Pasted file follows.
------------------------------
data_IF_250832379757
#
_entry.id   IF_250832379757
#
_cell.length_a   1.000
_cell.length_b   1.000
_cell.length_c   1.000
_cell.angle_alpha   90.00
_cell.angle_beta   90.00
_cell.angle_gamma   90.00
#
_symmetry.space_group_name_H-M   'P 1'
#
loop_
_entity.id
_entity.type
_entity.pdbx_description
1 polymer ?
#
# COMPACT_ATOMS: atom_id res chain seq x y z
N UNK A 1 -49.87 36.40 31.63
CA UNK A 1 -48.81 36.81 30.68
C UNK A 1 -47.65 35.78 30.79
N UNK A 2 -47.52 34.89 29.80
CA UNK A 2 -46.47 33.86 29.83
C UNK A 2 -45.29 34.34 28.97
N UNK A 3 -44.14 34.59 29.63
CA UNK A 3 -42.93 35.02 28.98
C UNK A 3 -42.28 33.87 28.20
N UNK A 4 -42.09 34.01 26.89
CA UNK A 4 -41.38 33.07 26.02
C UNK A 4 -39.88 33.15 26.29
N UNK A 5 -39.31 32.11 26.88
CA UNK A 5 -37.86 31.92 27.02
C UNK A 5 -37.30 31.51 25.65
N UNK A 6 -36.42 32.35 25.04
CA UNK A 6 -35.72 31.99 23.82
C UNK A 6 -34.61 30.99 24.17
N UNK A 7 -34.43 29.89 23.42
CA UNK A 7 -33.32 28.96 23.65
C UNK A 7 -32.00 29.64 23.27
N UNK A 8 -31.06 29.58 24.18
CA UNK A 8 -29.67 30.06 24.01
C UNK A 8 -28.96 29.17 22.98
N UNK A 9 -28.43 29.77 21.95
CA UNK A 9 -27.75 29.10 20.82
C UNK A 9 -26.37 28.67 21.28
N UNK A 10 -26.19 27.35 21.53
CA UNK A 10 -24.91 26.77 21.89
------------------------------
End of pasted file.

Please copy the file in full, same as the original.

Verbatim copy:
data_IF_250832379757
#
_entry.id   IF_250832379757
#
_cell.length_a   1.000
_cell.length_b   1.000
_cell.length_c   1.000
_cell.angle_alpha   90.00
_cell.angle_beta   90.00
_cell.angle_gamma   90.00
#
_symmetry.space_group_name_H-M   'P 1'
#
loop_
_entity.id
_entity.type
_entity.pdbx_description
1 polymer ?
#
# COMPACT_ATOMS: atom_id res chain seq x y z
N UNK A 1 -49.87 36.40 31.63
CA UNK A 1 -48.81 36.81 30.68
C UNK A 1 -47.65 35.78 30.79
N UNK A 2 -47.52 34.89 29.80
CA UNK A 2 -46.47 33.86 29.83
C UNK A 2 -45.29 34.34 28.97
N UNK A 3 -44.14 34.59 29.63
CA UNK A 3 -42.93 35.02 28.98
C UNK A 3 -42.28 33.87 28.20
N UNK A 4 -42.09 34.01 26.89
CA UNK A 4 -41.38 33.07 26.02
C UNK A 4 -39.88 33.15 26.29
N UNK A 5 -39.31 32.11 26.88
CA UNK A 5 -37.86 31.92 27.02
C UNK A 5 -37.30 31.51 25.65
N UNK A 6 -36.42 32.35 25.04
CA UNK A 6 -35.72 31.99 23.82
C UNK A 6 -34.61 30.99 24.17
N UNK A 7 -34.43 29.89 23.42
CA UNK A 7 -33.32 28.96 23.65
C UNK A 7 -32.00 29.64 23.27
N UNK A 8 -31.06 29.58 24.18
CA UNK A 8 -29.67 30.06 24.01
C UNK A 8 -28.96 29.17 22.98
N UNK A 9 -28.43 29.77 21.95
CA UNK A 9 -27.75 29.10 20.82
C UNK A 9 -26.37 28.67 21.28
N UNK A 10 -26.19 27.35 21.53
CA UNK A 10 -24.91 26.77 21.89